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Old November 14th, 2003, 02:41 AM   #1
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Now what?

I ordered my PV-DV953 Panasonic camcorder from B+H yesterday, along with an extra battery and the Lowepro Nova3 protective camcorder carrying case, the blue one. I guess I did okay. My questions are these:

1. What protective UV filter should I buy locally?
2. I never used a camcorder before. How should I get familar with this professional broadcast quality camcorder?
3. I have been reading that professional camcorders are black, but the PV-DV953 Panasonic camcorder is gray in colour. I was thinking of maybe painting it. What kind of paint is recommended?
4. How long should I charge the batteries for?
5. If I take the PV-DV953 Panasonic camcorder on a jet plane, will the high altitude harm it in any way?

Thank you and sorry for all the questions.
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Old November 14th, 2003, 02:51 AM   #2
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#5: it shouldn't hurt it at all. But check Peter Utz's article on what they do at airports: X-rays and magnetic wands. You can find Peter's website listed here: http://www.dvfreak.com/links.htm
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Old November 14th, 2003, 05:16 AM   #3
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Thank you for that link. I have not found that article yet. Who is Peter? Is he some camcorder expert? What about my other questions? I don't mean to be rude but I would like to know and then ask a few other questions. What UV filter should I buy? Hey Frank. How old are you? Are you married? Do you get paid for answering questions? I am just curious.
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Old November 14th, 2003, 05:29 AM   #4
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Quote:
What protective UV filter should I buy locally?
Read, http://www.dvfreak.com/filters.htm and the links there.
Quote:
I never used a camcorder before. How should I get familar with this professional broadcast quality camcorder?
Study the manual carefully, try simple things with your cam, don't force anything.
Quote:
I have been reading that professional camcorders are black, but the PV-DV953 Panasonic camcorder is gray in colour. I was thinking of maybe painting it. What kind of paint is recommended?
DO NOT PAINT YOUR CAM!
Quote:
How long should I charge the batteries for?
This will be explained in the manual. Usually a light will stop flashing on the charging unit.
Quote:
Who is Peter? Is he some camcorder expert?
Yes, a well-known writer with a PHD in broadcast.
Quote:
What about my other questions?
Ask away.
Quote:
What UV filter should I buy?
Anyone with a thread size of 43mm; the more you spend, they better the UV. Don't buy a Leica filter though. It won't fit.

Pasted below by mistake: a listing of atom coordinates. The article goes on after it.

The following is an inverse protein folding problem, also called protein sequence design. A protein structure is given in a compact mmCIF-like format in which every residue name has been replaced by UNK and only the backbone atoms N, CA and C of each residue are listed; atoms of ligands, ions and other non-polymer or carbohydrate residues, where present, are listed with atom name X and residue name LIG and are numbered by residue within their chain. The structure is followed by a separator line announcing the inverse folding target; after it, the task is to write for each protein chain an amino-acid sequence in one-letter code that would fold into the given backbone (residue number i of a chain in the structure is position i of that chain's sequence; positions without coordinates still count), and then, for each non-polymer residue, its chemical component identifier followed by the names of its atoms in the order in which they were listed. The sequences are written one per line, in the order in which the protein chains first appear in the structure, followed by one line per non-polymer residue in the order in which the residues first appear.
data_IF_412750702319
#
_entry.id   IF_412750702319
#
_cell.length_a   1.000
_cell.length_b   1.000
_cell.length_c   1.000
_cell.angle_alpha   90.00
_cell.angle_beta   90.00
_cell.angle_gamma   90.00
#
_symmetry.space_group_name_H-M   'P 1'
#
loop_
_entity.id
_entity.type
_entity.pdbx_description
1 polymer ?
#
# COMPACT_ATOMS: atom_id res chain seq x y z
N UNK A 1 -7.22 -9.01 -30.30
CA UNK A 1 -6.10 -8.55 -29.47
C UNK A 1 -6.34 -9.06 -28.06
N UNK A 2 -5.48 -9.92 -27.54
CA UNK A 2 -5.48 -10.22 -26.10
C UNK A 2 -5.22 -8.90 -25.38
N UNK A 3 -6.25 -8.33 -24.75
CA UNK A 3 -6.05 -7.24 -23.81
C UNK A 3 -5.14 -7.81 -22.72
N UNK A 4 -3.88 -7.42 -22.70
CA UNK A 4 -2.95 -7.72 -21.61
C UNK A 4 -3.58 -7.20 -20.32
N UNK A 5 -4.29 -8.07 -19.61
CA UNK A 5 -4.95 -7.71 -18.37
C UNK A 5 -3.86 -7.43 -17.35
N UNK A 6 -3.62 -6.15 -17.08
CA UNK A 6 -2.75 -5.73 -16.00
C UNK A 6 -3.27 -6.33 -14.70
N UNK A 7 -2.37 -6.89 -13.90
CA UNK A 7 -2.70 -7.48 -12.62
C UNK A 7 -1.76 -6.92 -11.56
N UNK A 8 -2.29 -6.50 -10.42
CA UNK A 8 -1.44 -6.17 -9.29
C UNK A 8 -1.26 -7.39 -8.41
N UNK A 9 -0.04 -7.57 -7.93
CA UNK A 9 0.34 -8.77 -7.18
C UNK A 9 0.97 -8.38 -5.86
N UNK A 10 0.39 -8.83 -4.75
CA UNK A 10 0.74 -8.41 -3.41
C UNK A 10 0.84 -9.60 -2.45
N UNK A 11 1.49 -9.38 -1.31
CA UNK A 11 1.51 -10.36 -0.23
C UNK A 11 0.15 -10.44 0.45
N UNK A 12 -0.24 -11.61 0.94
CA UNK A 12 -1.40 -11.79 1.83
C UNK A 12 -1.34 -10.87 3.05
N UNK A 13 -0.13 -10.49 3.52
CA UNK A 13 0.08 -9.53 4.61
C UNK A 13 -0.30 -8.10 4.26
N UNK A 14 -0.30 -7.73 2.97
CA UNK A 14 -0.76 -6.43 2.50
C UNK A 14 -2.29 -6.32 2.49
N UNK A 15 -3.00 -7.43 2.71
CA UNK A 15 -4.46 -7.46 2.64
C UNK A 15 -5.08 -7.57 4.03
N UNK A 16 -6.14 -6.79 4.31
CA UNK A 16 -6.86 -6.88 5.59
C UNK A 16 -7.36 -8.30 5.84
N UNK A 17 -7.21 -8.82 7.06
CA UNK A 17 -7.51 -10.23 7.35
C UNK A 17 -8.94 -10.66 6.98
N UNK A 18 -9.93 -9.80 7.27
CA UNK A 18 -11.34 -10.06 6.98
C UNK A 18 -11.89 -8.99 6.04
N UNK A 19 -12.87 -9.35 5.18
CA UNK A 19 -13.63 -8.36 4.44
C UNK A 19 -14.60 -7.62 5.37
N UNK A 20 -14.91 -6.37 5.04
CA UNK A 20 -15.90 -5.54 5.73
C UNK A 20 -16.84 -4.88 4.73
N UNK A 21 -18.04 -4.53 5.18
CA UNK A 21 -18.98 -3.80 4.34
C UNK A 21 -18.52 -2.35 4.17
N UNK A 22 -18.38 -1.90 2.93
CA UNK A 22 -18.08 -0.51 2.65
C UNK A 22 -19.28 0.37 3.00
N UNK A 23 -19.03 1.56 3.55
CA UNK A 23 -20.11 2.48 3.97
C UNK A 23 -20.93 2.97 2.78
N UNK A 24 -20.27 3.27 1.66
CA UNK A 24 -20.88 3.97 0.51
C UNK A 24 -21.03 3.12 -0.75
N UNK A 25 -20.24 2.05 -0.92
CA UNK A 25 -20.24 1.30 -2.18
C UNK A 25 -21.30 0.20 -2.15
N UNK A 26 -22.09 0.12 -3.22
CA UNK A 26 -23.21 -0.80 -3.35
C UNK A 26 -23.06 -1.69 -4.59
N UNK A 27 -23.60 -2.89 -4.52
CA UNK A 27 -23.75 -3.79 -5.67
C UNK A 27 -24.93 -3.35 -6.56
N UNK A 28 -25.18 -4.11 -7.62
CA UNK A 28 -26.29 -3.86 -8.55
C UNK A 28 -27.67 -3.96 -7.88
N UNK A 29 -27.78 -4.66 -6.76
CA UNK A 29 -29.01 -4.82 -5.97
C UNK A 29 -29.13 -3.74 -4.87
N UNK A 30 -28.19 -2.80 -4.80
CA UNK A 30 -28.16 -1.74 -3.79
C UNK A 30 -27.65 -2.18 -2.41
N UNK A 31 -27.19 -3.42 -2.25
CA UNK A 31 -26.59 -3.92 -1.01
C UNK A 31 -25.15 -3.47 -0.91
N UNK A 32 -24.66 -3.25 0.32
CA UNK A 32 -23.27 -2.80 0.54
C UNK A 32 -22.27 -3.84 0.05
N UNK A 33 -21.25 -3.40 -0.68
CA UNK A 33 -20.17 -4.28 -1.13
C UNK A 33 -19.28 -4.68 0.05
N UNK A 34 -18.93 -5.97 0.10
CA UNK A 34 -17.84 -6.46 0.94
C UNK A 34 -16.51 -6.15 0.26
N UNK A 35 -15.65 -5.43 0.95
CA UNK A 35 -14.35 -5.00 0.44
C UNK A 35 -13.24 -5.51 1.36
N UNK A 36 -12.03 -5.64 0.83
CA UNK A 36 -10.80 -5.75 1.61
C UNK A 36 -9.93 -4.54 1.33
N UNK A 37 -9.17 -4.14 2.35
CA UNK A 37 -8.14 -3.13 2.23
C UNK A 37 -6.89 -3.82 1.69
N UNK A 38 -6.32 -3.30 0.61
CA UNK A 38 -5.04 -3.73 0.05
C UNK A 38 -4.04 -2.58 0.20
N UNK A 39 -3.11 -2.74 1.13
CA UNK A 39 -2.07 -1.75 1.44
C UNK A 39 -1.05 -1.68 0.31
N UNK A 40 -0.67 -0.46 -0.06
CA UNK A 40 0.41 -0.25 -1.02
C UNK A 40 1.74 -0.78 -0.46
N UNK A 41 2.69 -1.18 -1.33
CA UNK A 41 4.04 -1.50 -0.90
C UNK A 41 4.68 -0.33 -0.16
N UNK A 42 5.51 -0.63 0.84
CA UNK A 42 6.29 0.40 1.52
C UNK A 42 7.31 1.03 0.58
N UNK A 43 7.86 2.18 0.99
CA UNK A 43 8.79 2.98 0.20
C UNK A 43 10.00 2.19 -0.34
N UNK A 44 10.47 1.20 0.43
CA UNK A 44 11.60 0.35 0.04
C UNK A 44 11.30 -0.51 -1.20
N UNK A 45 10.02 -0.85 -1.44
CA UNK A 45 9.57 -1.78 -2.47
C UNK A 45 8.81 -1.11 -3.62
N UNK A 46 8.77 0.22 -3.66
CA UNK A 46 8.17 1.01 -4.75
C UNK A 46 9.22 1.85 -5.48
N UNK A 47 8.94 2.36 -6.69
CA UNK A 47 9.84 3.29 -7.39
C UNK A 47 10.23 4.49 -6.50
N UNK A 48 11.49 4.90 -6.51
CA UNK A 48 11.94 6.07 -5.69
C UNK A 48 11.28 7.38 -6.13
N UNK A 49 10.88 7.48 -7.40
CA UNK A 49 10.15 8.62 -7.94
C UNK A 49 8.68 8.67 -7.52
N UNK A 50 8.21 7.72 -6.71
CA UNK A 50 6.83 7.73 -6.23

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How old are you?
Almost 50.
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Are you married?
I try to pretend I'm not.
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Do you get paid for answering questions?
No. But I get thrown a red herring once in a while.
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Old November 14th, 2003, 09:42 AM   #5
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I travel with my DV953 all the time. I put in my backback and send it through the X-ray all the time with the tape loaded. I have had NO problems although some people would say you shouldn't x-ray video tapes. Well isn't it magnetic media? Aren't computer hard drives magnetic media? They go through airport x-ray machines all the time.

The bottom line is, if your concerned, just take the tape out and have them check it by hand.

As for charging the battery. The DV953 charger has a light on it for when it's charging. When the light goes out, the battery is fully charged. Also in the viewfinder, there is a battery level indicator.

Good luck with your DV 953. It's a great cam for the price.
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Old November 15th, 2003, 01:15 AM   #6
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No. But I get thrown a red herring once in a while.
So...do you like fish, Frank?
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Old November 15th, 2003, 01:39 AM   #7
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Actually I love pickeral, whitefish and goldeye. Smallmouth and trout are okay as well. I don't eat meat.
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Old November 15th, 2003, 03:20 AM   #8
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Don't be ashamed of your camera. A 953 isn't a pro camera and there is no way to make it look like one. It certainly isn't crap.